Cells were grown to mid-log phase at 30°C. An equal number of cells from each sample were aliquoted and pretreated at 37°C for 30 min. Samples were heat shocked at 50°C for the indicated amounts of time and then diluted fivefold before plating onto solid rich medium.
In vivo luciferase refolding assay
In vivo luciferase refolding assays were performed as described previously (Tipton et al., 2008). In brief, cells carrying pRS316GPD-Lux (provided by B. Bukau, ZMBH, Ruprecht-Karls-Universitat Heidelberg, Germany) were pretreated at 37°C for 1 h to induce expression of HSP104, then heat shocked at 44°C for 1 h. After 50 min of heat shock, cycloheximide was added to prevent new protein synthesis. After heat shock, the cells recovering at 30°C were aliquoted at 15-min intervals and D-luciferin (Sigma-Aldrich) was added. Luminescence was measured and plotted as a percentage of total luciferase activity before heat shock.
Hsp104 shutoff experiments
The diploid strains, HSP104/hsp104Δ::leu2 and HSP104/hsp104-R830S were transformed with pRS416GAL-HSP104, sporulated, and dissected on CSM-Ura + 0.25% galactose + 2% raffinose. Low levels of galactose were used to avoid curing [PSI+] by overexpression of HSP104. Progeny were selected that contained the plasmid and were pink in color as evidence that [PSI+] was maintained. Cells were grown in CSM-Ura + 0.25% galactose + 2% raffinose for 48 h before switching the cells to glucose media lacking uracil to repress expression of the HSP104 plasmid. At 6-h intervals, aliquots of the sample were taken and both pelleted for SDD-AGE and plated on CSM-Ura + 0.25% galactose + 2% raffinose plates. SDD-AGE was performed as described above. Gels were transferred to PVDF membrane and probed with anti-Sup35 antibody.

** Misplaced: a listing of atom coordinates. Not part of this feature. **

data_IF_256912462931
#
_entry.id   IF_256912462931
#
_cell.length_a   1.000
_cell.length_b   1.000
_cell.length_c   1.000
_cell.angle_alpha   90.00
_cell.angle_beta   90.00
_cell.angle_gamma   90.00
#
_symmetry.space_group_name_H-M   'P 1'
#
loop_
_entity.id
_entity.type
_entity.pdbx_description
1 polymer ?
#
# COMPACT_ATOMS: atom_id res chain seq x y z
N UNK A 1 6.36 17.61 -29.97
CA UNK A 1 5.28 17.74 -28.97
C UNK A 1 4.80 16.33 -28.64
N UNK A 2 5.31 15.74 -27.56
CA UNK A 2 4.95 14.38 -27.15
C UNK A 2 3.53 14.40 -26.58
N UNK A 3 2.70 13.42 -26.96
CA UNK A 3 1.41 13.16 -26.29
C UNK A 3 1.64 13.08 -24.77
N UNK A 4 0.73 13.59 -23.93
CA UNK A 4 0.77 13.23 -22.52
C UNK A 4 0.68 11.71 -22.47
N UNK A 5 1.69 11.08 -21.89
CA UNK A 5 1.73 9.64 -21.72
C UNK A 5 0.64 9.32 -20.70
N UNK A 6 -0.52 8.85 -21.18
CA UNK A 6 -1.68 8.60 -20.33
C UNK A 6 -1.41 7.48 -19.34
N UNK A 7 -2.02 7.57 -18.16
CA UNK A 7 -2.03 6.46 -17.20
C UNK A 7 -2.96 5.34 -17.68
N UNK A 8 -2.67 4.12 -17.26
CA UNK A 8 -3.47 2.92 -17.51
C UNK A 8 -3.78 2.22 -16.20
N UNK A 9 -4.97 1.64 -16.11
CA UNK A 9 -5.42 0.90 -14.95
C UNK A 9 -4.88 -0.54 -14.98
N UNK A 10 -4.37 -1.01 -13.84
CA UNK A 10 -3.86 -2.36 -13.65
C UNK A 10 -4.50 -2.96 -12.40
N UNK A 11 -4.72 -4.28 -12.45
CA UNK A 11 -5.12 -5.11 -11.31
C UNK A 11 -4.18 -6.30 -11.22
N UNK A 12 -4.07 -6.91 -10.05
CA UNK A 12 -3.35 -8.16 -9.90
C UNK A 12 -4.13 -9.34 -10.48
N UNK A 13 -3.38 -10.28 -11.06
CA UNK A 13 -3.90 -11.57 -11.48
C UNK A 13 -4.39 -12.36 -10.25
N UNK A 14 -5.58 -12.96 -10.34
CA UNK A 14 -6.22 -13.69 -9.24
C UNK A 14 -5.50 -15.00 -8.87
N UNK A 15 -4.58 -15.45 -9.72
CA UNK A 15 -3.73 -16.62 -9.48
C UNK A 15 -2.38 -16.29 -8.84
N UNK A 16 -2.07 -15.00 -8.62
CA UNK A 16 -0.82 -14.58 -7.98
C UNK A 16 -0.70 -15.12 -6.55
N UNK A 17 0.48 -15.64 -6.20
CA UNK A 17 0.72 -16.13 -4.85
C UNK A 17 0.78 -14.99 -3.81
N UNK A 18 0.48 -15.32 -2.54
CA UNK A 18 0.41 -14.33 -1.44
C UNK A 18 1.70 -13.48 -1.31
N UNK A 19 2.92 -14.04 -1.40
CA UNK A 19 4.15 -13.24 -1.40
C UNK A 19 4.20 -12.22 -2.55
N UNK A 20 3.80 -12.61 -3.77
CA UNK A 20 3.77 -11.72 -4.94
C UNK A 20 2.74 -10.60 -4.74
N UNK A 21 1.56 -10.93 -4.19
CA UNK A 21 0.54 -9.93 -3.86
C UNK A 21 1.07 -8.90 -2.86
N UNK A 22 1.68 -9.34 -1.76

Sup35 solubility assays
Cells were lysed by bead-beating in buffer (10 mM NaPO4, pH 7.5, 250 mM NaCl, 2% SDS, 1% Triton X-100 plus mini EDTA-free protease inhibitors [Roche], and PMSF [Sigma-Aldrich]). Lysates were subjected to ultracentrifugation at 100,000 rpm in a rotor (TLA-100; Beckman Coulter) for 1 h. The supernatant was collected and the pellet resuspended in lysis buffer. Total, supernatant, and pellet fractions were subjected to SDS-PAGE and Western blot with anti-Sup35 antibody as well as protein transformation.